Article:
2:10 PM, Aug 18, 2009 • By FRED BARNES
Robert Novak terrified Washington. Elected and appointed officials, Democrats and Republicans, lobbyists and self-styled defenders of the "public interest" -- few were comfortable when Novak had them in his sights. Nor should they have been. The reason was simple: Bob Novak didn't play political games. He wasn't partisan. If he came across useful information about anyone, it would appear in his syndicated column. Novak died today at 78.
It's not too much to call Novak journalism's last honest man in Washington. Ideologically, he was conservative, the more so the older he grew. He was quite up front about this. But he didn't cover for his allies or mistreat his adversaries. If a conservative Republican disappointed him, Novak would let you know.
He was unique in another way: his reporting. His column, which he wrote for four decades with Rowland Evans, had a slant and plenty of analysis. Its strength, however, consisted of big scoops or nuggets of fresh reporting. No other columnist could match this. Appearing three days a week in the Washington Post, it was a column that couldn't be ignored.
The relentless, remorseless reporter -- the Prince of Darkness, as he fashioned himself publicly -- was only one side of Bob Novak. The other was a kind man, a patriot, a doting grandfather, a pal of liberal and conservative journalists alike, and a mentor to many younger men in the media, including me.
I was a reporter for the now-defunct Washington Evening Star newspaper when I met Bob Novak in 1973. He was already a world-famous columnist. We were both covering then-Vice President Gerald Ford. We struck up a conversation -- about basketball.
He was an astute fan of the game and we got season's tickets together the next year -- and for 35 years after that -- for the Washington Bullets (now Wizards) NBA team. Novak rarely missed a game.
He also was a fan of the University of Maryland for reasons too obscure for me to go into. When Maryland won the NCAA basketball championship in 2002, Novak and his son Alex attended every game, home and away. Meanwhile, he kept up a heavy schedule of TV appearances, speeches, reporting trips, and heavily reported columns. Novak was the hardest working man in journalism.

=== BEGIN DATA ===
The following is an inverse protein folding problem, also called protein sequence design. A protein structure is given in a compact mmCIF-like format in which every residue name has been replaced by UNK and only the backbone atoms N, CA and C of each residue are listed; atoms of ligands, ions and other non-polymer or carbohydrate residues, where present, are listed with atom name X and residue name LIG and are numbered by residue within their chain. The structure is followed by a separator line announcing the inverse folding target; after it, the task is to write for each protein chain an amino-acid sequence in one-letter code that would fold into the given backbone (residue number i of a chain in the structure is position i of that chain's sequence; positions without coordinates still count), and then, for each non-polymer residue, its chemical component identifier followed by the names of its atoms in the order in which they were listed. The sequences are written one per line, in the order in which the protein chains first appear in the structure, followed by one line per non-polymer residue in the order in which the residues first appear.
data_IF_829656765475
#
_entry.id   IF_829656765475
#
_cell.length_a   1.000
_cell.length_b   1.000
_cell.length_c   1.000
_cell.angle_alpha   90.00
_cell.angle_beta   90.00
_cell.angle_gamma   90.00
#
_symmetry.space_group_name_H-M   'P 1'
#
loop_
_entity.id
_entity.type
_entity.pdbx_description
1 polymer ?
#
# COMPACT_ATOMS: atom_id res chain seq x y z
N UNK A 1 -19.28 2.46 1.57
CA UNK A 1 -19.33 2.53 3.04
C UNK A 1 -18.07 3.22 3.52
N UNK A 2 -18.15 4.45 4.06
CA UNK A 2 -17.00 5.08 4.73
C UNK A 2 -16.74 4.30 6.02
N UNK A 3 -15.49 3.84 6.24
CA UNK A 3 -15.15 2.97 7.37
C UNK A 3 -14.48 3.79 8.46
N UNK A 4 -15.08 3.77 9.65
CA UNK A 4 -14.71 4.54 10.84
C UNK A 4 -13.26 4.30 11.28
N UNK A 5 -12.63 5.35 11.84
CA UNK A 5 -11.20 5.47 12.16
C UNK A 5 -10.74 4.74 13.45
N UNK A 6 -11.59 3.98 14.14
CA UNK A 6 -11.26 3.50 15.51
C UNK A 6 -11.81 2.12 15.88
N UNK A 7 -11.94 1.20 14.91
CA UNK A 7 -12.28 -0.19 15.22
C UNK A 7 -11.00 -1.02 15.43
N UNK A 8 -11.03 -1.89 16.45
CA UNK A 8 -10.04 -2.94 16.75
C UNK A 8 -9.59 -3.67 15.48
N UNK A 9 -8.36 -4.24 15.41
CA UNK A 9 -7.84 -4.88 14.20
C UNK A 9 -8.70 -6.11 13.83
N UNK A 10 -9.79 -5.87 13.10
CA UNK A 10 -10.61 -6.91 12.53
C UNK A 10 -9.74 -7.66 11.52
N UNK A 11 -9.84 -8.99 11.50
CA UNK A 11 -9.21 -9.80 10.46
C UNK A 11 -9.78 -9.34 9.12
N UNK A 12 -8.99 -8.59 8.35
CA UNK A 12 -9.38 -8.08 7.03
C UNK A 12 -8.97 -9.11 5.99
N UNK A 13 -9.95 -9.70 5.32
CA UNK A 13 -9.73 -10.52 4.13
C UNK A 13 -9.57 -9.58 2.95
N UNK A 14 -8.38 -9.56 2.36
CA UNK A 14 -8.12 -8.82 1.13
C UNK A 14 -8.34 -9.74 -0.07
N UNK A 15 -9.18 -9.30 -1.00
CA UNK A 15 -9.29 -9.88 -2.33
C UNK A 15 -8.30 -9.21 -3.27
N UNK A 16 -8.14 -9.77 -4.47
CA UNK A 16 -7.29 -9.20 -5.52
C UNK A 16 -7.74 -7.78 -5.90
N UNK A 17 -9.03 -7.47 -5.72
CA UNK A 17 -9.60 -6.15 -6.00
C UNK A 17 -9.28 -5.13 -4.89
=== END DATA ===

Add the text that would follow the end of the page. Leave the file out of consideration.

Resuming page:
Novak mixed basketball and reporting. He went to China in 1978 and made a huge splash when he visited Democracy Wall in Beijing and interviewed Chinese leader Teng Hsaio-ping. On the way home, he stopped in LA to see a Maryland basketball game, flying home to Washington on the team plane. He told me later that only one person on the plane opened a book during the flight and it wasn't one of the "student athletes." It was Novak.
He wasn't always a conservative. In the 1960s and into the 1970s, he was a moderate Republican legendary for punching out a Goldwater delegate who was harassing him at the 1964 Republican convention in San Francisco. And even when he became a conservative, he wasn't a conventional one.
Novak became a champion of supply-side economics before Ronald Reagan had even heard of the newest version of free market economics. And in column after column, he wrote about the new apostle of the supply-side message, Jack Kemp. Along with Bob Bartley of the Wall Street Journal, Novak was responsible for popularizing supply-side and making it the economic policy of the Reagan administration.
President Reagan was one of Novak's few favorites in the White House, though he knew President Johnson well and indeed married a woman, Geraldine Williams, who worked for him. And Novak split with both President Bushes on their wars in Iraq. He favored a non-interventionist foreign policy.
His last major scoop was the revelation that Valerie Plame, a CIA employee, was behind her husband's trip to Africa and later attack on President George W. Bush. Democrats blamed the Bush White House for the leak, but it turned out Novak had heard about it from State Department deputy secretary Richard Armitage.
Born Jewish, Novak converted to Christianity at age 66 after an encounter with a young Catholic woman at Syracuse University. Her comment that he needed to make up his mind about his faith prompted him to join the Catholic church a year later.
That episode is the subject of one chapter, entitled Conversion, in his memoir, The Prince of Darkness: 50 Years of Reporting in Washington. There aren't many great books about Washington, but Novak's is one, all 639 pages of it. The book is dedicated to his wife, "my intrepid and loving partner."
Fred Barnes is executive editor of THE WEEKLY STANDARD.